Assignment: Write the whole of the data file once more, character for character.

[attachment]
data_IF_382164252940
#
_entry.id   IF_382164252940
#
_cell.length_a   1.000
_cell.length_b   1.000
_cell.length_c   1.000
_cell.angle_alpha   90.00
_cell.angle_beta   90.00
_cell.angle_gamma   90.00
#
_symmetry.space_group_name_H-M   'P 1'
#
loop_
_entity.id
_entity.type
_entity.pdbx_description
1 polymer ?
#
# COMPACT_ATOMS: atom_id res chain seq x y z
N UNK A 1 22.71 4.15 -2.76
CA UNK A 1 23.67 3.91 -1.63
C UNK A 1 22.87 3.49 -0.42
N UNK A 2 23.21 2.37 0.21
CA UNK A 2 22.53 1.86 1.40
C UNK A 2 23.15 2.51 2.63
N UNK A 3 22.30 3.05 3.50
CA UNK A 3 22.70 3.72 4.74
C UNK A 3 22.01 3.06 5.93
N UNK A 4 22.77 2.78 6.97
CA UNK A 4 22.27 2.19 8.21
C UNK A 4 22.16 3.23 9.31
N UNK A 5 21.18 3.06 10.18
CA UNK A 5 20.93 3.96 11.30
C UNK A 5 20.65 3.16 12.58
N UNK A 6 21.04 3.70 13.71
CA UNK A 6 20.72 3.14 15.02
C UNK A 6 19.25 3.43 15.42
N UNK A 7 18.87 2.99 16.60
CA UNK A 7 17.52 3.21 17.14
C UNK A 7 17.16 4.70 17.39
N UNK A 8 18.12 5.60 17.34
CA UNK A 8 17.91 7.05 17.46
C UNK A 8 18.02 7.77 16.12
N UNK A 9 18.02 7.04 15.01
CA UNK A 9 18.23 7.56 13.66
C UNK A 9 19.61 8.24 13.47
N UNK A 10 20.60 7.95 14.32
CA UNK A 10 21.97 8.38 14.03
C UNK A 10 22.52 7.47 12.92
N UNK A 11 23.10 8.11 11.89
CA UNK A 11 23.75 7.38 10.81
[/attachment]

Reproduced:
data_IF_382164252940
#
_entry.id   IF_382164252940
#
_cell.length_a   1.000
_cell.length_b   1.000
_cell.length_c   1.000
_cell.angle_alpha   90.00
_cell.angle_beta   90.00
_cell.angle_gamma   90.00
#
_symmetry.space_group_name_H-M   'P 1'
#
loop_
_entity.id
_entity.type
_entity.pdbx_description
1 polymer ?
#
# COMPACT_ATOMS: atom_id res chain seq x y z
N UNK A 1 22.71 4.15 -2.76
CA UNK A 1 23.67 3.91 -1.63
C UNK A 1 22.87 3.49 -0.42
N UNK A 2 23.21 2.37 0.21
CA UNK A 2 22.53 1.86 1.40
C UNK A 2 23.15 2.51 2.63
N UNK A 3 22.30 3.05 3.50
CA UNK A 3 22.70 3.72 4.74
C UNK A 3 22.01 3.06 5.93
N UNK A 4 22.77 2.78 6.97
CA UNK A 4 22.27 2.19 8.21
C UNK A 4 22.16 3.23 9.31
N UNK A 5 21.18 3.06 10.18
CA UNK A 5 20.93 3.96 11.30
C UNK A 5 20.65 3.16 12.58
N UNK A 6 21.04 3.70 13.71
CA UNK A 6 20.72 3.14 15.02
C UNK A 6 19.25 3.43 15.42
N UNK A 7 18.87 2.99 16.60
CA UNK A 7 17.52 3.21 17.14
C UNK A 7 17.16 4.70 17.39
N UNK A 8 18.12 5.60 17.34
CA UNK A 8 17.91 7.05 17.46
C UNK A 8 18.02 7.77 16.12
N UNK A 9 18.02 7.04 15.01
CA UNK A 9 18.23 7.56 13.66
C UNK A 9 19.61 8.24 13.47
N UNK A 10 20.60 7.95 14.32
CA UNK A 10 21.97 8.38 14.03
C UNK A 10 22.52 7.47 12.92
N UNK A 11 23.10 8.11 11.89
CA UNK A 11 23.75 7.38 10.81